Konstantin Eduardovich Tsiolkovsky was born in 1857 in Russia and was the first theorist and advocate of human spaceflight among other detailed technology theories, many of which became reality decades later.
At 10 years old he became nearly deaf from scarlet fever and had to quit school, but he continued extensive learning at home. His family sent him to Moscow to attend college and eventually became a teacher. He did extensive research into space travel and contemplated detailed issues in accomplishing it. He wrote theoretical papers on gyroscopes, escape velocities, spacecraft design, airships, and liquid propellant rockets.
He designed a monoplane in 1894 that was later flown in 1915, as well as the first Russian wind tunnel in 1897. He studied rocket dynamics, and published a rocket equation, the Tsiolkovsky formula, establishing the relationships between rocket speed, the speed of the propellant, and the mass of the rocket. In 1929 he published theories of multistage rockets needed to get to orbit and beyond, and later projects followed his model considerably well.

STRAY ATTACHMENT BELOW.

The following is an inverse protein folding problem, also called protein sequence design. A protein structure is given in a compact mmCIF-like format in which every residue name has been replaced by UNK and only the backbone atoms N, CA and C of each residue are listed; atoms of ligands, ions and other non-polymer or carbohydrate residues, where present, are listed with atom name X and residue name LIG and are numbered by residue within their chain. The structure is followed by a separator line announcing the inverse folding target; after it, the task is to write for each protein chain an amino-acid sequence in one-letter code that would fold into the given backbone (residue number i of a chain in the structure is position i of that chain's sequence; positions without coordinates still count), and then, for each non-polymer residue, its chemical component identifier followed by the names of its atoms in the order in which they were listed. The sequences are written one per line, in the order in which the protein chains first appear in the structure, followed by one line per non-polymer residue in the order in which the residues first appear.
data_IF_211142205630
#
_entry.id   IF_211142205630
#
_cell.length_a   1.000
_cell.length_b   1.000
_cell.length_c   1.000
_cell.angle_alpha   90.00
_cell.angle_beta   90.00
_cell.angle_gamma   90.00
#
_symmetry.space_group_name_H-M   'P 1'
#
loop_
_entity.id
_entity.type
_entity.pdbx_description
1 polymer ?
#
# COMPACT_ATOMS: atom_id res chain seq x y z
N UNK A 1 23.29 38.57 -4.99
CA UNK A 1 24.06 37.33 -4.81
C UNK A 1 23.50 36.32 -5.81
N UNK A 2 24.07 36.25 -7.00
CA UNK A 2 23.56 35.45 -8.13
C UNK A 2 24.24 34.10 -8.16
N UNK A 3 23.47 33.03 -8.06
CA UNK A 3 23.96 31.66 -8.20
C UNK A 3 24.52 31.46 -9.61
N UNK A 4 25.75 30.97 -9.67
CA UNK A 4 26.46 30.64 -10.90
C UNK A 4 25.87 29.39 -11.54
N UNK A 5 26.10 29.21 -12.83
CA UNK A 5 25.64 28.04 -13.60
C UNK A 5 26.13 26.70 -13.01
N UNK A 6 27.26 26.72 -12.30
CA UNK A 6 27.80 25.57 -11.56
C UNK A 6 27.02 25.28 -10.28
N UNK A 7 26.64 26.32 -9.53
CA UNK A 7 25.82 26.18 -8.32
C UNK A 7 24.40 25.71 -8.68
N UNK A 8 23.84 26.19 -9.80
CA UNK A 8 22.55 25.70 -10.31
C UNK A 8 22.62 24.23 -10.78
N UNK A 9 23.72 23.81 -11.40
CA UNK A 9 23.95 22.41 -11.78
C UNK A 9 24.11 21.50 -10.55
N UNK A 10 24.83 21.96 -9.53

He wasn't well recognized for his work until later in his life, and since his death in 1935 he has been honored frequently. A crater on the far side of the moon is named in his honor. In 1989 he was invested in the International Aerospace Hall of Fame. The Konstantin E. Tsiolkovsky State Museum of the History of Cosmonautics in Kaluga, Russia, has his theoretical work on display. In Russia he is called the father of theoretical and applied cosmonautics. The town of Uglegorsk in Amur Oblast was even renamed Tsiolkovsky by President Vladimir Putin in 2015. His name is also used in several 20th century stories to name ships and inventions.